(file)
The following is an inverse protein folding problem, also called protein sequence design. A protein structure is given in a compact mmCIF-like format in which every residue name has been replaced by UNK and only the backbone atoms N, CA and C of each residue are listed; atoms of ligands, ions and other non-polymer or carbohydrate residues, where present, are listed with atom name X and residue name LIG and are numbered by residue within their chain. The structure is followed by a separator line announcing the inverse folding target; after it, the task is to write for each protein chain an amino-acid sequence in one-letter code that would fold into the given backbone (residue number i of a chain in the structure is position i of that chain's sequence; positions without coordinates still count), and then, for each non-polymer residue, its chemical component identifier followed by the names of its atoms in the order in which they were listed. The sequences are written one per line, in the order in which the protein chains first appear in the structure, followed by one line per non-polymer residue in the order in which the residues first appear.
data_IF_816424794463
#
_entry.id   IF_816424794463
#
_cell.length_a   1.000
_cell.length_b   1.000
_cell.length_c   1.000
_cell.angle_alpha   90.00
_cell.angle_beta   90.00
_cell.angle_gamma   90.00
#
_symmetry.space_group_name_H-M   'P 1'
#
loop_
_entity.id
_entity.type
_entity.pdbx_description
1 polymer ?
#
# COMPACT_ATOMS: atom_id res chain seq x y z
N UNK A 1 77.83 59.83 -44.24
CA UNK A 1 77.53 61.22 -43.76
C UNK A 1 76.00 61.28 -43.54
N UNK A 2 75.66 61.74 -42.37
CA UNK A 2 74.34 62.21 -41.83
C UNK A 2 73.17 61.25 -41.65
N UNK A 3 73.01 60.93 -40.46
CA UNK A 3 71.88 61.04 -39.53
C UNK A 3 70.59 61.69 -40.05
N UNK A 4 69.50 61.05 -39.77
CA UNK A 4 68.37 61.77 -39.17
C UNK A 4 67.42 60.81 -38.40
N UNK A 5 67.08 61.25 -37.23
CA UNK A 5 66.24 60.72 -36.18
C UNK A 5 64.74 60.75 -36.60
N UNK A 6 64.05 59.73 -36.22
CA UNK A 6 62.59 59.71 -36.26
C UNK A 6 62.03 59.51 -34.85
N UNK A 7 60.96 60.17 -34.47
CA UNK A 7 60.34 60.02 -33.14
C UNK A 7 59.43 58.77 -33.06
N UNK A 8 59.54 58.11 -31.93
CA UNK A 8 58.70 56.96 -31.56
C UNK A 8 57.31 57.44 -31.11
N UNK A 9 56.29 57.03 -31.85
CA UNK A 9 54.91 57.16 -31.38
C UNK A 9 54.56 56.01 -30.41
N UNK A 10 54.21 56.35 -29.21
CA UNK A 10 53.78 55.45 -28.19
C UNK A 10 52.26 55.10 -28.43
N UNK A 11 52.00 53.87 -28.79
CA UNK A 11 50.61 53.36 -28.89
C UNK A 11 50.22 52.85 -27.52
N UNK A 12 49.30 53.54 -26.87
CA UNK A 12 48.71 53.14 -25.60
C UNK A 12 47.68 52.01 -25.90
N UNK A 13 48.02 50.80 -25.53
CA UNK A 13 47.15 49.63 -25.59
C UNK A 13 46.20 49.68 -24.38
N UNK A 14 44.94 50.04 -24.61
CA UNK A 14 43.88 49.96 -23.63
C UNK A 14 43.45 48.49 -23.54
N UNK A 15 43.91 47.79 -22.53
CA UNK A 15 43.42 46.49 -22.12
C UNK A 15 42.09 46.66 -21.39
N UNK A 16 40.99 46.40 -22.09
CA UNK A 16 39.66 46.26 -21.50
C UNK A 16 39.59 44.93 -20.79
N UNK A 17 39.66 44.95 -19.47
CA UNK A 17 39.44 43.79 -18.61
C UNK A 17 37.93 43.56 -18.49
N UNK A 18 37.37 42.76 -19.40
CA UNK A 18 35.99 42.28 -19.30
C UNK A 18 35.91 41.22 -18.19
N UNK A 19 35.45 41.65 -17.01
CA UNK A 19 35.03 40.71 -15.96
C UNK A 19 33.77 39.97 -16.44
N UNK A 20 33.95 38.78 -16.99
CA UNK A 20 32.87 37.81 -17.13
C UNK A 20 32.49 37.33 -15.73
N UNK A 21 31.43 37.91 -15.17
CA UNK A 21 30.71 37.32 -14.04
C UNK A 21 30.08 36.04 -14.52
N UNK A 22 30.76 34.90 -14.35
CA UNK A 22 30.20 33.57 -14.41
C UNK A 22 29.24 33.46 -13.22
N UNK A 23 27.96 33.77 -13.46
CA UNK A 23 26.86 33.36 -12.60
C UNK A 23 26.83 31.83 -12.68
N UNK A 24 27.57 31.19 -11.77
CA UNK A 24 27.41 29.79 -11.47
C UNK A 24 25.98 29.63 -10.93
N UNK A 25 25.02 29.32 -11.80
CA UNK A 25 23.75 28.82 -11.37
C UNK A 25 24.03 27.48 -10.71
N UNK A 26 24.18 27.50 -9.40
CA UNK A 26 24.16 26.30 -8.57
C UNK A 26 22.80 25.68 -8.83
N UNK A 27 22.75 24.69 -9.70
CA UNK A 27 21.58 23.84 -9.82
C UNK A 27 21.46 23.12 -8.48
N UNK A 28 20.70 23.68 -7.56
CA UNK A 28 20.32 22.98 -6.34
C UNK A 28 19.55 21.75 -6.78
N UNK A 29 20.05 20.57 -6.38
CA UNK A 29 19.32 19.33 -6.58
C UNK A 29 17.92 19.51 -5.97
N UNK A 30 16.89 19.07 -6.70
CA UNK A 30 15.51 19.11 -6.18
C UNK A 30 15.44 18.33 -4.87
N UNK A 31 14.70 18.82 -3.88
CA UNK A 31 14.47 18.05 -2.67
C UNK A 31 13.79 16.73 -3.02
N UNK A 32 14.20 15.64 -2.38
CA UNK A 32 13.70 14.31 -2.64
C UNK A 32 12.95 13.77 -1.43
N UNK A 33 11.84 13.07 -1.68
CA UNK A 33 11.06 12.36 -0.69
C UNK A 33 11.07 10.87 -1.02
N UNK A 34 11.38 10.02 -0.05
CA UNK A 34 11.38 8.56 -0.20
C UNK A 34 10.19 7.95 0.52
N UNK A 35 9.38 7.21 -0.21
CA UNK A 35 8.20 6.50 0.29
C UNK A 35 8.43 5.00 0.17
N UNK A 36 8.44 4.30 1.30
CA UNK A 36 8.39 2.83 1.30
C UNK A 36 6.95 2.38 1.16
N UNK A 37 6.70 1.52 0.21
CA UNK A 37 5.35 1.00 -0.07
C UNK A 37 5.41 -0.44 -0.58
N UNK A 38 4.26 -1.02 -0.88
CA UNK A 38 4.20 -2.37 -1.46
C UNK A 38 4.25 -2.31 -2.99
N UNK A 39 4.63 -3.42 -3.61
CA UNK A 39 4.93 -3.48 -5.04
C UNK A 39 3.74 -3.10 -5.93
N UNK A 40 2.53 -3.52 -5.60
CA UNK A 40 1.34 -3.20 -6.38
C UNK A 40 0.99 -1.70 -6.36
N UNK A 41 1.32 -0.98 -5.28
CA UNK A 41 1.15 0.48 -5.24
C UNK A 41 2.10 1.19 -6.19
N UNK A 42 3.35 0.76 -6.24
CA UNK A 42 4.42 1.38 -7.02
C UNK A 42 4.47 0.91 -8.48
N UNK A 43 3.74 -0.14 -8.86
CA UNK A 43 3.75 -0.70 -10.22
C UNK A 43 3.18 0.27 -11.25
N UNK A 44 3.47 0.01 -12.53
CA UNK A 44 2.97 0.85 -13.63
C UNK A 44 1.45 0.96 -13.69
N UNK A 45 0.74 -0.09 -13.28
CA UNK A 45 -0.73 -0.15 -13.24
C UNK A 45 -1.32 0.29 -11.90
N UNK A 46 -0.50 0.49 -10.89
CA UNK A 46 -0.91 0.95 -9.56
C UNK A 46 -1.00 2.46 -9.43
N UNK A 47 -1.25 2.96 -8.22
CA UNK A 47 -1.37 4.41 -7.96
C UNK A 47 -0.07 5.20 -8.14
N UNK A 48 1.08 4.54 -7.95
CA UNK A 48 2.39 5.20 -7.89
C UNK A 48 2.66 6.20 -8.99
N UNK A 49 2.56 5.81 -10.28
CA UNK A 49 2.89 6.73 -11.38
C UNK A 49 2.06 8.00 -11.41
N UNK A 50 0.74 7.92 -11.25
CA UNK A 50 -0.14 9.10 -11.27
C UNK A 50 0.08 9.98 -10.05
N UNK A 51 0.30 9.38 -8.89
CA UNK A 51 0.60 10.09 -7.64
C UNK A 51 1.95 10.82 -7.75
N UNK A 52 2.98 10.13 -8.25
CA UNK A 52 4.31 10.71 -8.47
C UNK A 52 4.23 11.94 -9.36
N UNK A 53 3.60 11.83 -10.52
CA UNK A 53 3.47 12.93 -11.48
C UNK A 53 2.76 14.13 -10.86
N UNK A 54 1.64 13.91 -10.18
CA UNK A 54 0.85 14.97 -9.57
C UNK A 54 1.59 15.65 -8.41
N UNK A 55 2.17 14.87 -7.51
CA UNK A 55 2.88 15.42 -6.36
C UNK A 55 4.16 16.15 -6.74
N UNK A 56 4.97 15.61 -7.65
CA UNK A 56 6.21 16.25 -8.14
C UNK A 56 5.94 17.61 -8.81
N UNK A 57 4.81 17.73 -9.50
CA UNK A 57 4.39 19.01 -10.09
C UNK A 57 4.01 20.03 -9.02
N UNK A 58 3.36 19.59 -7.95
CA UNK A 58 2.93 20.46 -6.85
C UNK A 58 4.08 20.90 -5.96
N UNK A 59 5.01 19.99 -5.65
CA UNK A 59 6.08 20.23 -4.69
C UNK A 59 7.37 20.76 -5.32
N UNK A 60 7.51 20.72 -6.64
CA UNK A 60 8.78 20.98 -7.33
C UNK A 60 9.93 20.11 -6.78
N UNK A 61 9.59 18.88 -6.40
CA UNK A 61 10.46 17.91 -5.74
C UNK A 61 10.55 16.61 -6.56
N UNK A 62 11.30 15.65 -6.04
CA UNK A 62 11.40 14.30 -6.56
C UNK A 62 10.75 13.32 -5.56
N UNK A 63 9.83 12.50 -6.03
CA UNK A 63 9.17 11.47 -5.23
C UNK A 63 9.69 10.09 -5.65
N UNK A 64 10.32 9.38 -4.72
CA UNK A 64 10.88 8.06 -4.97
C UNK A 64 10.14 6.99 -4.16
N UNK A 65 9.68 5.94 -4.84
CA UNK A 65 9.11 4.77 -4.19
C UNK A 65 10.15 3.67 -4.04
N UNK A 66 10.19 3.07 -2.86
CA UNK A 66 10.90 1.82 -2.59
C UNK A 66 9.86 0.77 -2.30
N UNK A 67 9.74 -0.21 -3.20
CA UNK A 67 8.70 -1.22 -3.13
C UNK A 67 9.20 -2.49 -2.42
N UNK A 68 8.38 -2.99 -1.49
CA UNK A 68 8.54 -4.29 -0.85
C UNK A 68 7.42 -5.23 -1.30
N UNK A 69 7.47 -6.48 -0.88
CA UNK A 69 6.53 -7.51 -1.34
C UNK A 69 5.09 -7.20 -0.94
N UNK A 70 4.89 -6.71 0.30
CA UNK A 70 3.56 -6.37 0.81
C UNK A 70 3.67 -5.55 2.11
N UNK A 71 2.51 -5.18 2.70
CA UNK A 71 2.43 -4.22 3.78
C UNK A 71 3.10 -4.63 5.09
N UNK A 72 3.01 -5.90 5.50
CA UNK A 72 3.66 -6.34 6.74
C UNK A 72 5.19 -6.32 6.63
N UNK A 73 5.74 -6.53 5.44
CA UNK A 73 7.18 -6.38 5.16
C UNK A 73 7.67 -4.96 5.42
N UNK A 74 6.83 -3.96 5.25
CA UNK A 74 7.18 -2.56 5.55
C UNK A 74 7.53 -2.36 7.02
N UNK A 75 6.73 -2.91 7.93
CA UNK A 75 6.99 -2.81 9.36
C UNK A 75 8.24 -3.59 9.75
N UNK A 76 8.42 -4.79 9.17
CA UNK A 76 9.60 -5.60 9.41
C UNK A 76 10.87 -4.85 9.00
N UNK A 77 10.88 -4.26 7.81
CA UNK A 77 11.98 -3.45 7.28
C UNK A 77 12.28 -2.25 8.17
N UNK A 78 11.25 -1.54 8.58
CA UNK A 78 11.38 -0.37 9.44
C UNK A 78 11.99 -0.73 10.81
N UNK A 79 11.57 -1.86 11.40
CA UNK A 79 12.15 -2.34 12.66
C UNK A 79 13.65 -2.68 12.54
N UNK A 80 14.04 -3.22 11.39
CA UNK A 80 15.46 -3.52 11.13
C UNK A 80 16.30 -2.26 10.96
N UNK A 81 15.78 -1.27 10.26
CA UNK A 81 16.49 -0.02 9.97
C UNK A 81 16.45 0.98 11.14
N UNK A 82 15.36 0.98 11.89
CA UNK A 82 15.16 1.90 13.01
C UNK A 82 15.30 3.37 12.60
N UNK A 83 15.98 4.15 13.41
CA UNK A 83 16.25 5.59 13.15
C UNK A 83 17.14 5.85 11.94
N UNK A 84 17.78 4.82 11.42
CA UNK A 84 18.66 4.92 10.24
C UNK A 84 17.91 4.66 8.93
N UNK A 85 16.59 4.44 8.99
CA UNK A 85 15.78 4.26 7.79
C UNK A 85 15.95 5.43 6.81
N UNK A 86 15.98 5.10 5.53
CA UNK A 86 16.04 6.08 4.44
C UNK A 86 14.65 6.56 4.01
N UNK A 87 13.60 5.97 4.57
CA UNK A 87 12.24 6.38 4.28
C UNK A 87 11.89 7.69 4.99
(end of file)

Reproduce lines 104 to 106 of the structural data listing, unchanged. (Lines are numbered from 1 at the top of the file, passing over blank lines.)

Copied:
CA UNK A 28 20.32 22.98 -6.34
C UNK A 28 19.55 21.75 -6.78
N UNK A 29 20.05 20.57 -6.38